One study (Baumeister, John, & Byrne, 2000) reported a comparison among QGOMS, CAT-HCI, and GLEAN5 relative to building GOMS models. These researchers, however, were skilled in this form of analysis and performed their evaluation primarily focusing on the usability of each tool. A comparison of accuracy was made among the three tools, an automatically generated model, and a hand-done (manual) version of a GOMS keystroke-level model (KLM) on the one task employed for the comparison. The comparisons of execution times among the models generated by the different tools were not validated by empirical observation. The same holds with the present research. The present work, however, builds on this earlier evaluation of tools by providing a more detailed investigation of one of the tools (CAT-HCI) evaluated by Baumeister et al. Since the time of the Baumeister et al. comparison of tools, continued debugging of CAT-HCI has progressed in an effort to reduce the number of crashes experienced. This has led to a more stable version of CAT-HCI.
Unlike GLEAN3 and QGOMS, CAT-HCI provides a structured interview process, which guides the user through the construction of a GOMS model to the point at which low-level operators can be inferred and automatically inserted. GLEAN5 is like programming in a programming language, with an editor to assist in developing NGOMSL code structures. QGOMS does not provide any direction in terms of building GOMS models but does provide an interface for creating treelike structures of nodes and links. For each node, execution time data are entered via the keyboard.
Our concern in this evaluation is not with respect to usability but to determine the reliability and accuracy of models generated using CAT-HCI across a number of different task domain experts on several different tasks. In order to promote and facilitate the use of this analysis to improve the usability of computer interfaces, both usability specialists and non-usability specialists must have access to practical tools for evaluating interfaces. These tools must also generate valid, reliable models across different users and across varied task domains. This current evaluation is a step in the direction of promoting the use of GOMS tools by non-usability specialists or by individuals skilled in the use of a specific interface application but having no knowledge of interface design and/or interface assessment techniques.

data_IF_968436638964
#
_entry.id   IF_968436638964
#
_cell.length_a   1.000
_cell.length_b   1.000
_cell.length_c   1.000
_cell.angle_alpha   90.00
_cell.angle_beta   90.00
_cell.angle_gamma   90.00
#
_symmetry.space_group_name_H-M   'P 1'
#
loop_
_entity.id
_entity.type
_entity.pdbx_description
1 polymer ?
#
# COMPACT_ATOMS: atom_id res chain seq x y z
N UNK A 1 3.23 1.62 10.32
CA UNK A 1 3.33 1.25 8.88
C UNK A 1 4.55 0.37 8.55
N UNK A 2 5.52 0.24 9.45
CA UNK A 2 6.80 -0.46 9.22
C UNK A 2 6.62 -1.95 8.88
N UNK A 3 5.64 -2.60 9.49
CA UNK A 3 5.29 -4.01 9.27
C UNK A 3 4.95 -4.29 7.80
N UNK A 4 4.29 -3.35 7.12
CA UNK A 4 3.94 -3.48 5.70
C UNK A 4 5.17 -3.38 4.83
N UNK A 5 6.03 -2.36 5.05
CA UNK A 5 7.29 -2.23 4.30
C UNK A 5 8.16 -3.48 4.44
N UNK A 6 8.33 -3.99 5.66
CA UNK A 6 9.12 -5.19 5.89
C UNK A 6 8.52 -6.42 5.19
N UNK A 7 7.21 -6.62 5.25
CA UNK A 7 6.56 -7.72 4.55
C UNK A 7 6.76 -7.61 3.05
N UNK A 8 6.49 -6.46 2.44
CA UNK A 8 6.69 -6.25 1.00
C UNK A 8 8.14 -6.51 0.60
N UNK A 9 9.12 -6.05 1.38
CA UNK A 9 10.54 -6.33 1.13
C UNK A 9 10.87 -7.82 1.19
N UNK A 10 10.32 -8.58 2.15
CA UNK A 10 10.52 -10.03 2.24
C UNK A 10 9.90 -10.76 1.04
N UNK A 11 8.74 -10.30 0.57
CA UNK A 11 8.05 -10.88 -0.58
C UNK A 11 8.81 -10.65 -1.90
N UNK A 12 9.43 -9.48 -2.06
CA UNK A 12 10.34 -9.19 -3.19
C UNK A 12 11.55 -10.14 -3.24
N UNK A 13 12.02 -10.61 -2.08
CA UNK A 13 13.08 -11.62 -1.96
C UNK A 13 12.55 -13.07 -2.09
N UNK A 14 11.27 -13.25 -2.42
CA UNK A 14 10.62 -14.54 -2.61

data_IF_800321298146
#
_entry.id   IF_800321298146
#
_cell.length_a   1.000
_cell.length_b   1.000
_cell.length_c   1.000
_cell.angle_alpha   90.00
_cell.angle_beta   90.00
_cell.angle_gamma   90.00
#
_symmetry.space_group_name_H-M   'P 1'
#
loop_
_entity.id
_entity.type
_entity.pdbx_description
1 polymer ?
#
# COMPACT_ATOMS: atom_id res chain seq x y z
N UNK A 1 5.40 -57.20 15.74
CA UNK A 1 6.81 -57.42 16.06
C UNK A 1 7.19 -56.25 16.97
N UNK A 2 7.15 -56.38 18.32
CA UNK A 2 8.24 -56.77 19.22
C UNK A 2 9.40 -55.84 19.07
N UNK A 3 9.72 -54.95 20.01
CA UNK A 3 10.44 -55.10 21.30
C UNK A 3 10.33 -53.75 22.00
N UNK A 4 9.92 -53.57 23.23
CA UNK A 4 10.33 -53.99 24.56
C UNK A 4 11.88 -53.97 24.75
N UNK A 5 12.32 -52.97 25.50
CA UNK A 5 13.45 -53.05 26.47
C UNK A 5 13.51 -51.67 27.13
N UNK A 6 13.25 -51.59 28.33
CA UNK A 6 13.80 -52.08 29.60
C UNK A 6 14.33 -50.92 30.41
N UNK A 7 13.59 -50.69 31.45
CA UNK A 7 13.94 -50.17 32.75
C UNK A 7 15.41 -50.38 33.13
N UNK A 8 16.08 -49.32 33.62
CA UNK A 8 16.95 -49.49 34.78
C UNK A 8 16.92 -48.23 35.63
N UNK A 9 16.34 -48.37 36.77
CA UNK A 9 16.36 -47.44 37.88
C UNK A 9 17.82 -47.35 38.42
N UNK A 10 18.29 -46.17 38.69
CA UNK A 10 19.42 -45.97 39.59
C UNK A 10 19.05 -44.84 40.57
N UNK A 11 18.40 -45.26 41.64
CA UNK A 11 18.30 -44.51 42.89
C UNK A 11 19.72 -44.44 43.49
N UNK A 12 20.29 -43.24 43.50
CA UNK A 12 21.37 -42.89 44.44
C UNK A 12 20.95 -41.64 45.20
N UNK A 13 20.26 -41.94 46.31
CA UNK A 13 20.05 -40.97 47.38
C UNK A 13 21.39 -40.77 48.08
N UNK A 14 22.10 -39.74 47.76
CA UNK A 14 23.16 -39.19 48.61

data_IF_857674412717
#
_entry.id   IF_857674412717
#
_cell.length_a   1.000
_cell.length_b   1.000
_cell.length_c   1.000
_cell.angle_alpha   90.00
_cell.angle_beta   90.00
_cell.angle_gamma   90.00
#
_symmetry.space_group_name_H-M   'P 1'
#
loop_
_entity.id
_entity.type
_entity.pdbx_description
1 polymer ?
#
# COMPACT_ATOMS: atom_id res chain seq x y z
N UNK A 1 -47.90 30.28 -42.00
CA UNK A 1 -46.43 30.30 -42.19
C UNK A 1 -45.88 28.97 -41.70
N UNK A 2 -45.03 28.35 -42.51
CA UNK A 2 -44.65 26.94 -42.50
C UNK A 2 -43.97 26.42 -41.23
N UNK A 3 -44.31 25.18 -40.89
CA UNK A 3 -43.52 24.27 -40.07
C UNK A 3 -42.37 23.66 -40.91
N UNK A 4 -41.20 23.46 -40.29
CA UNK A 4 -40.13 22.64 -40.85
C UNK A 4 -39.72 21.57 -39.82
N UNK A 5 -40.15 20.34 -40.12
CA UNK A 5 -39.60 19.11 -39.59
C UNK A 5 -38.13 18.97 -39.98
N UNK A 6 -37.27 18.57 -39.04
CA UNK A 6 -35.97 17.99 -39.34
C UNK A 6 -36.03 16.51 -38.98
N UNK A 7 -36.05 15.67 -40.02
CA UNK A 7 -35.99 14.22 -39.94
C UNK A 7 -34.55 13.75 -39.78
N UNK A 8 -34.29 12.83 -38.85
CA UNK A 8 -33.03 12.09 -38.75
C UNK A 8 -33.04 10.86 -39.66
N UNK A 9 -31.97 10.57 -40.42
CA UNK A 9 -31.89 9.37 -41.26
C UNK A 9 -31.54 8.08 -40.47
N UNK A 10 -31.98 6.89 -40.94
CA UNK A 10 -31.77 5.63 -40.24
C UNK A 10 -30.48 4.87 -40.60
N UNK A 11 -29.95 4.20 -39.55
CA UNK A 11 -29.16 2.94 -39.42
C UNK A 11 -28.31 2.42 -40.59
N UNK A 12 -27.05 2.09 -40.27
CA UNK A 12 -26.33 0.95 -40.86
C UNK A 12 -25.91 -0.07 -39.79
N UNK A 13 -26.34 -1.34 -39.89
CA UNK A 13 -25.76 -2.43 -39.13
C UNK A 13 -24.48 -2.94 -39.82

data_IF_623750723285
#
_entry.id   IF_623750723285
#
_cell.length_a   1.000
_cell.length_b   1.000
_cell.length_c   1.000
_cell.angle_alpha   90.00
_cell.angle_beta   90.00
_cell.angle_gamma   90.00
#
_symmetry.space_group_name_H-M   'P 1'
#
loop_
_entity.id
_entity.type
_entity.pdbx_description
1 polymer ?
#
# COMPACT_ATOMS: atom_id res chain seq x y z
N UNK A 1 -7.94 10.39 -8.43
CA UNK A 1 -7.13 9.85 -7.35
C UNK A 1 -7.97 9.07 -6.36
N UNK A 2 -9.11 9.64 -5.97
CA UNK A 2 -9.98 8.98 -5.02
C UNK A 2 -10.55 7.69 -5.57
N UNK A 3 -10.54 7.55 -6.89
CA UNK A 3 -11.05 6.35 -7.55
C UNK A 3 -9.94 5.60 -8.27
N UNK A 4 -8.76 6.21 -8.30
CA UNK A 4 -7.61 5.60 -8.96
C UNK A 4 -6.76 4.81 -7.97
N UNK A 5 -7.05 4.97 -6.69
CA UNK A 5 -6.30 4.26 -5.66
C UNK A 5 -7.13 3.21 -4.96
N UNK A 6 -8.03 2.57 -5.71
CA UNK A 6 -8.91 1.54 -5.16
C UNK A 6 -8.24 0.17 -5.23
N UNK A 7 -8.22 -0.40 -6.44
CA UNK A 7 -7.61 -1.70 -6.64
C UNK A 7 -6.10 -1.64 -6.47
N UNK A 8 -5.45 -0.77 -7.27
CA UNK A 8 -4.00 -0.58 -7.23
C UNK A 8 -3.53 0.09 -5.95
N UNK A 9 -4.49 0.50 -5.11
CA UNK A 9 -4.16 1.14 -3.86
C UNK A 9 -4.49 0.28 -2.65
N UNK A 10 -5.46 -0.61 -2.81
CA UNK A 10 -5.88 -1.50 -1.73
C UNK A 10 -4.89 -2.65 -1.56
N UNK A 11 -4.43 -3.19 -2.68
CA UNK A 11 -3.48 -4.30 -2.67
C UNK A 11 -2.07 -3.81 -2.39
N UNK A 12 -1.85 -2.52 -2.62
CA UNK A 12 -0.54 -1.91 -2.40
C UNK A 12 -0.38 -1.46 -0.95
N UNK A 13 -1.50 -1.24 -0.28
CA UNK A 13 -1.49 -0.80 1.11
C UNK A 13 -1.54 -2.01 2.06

The evaluation of CAT-HCI consisted of having 18 domain experts, who had had no prior knowledge of interface design, use the tool to develop cognitive models of four different Bradley A3 digital computer tasks. A minimal variance among these models, as created by different domain experts, would demonstrate the consistency with which individuals who are not skilled in this cognitive task analysis approach can generate cognitive models of human-system interaction. Additionally, the models developed by each expert were compared with models of those tasks developed by the authors (e.g., the first author being the designer and developer of CAT-HCI), both of whom are skilled in the development of cognitive models of human-computer interaction. The task models generated by experimental participants were compared with those generated by the authors (referred to as the baseline models) to determine measures of model accuracy. The models, however, were not validated against actual performance. If the tool can generate accurate and consistent models, the inference can be made that the tool can be used to generate cognitive models for other similar human-computer interaction tasks, in keeping with the original intention of Card et al. (1983).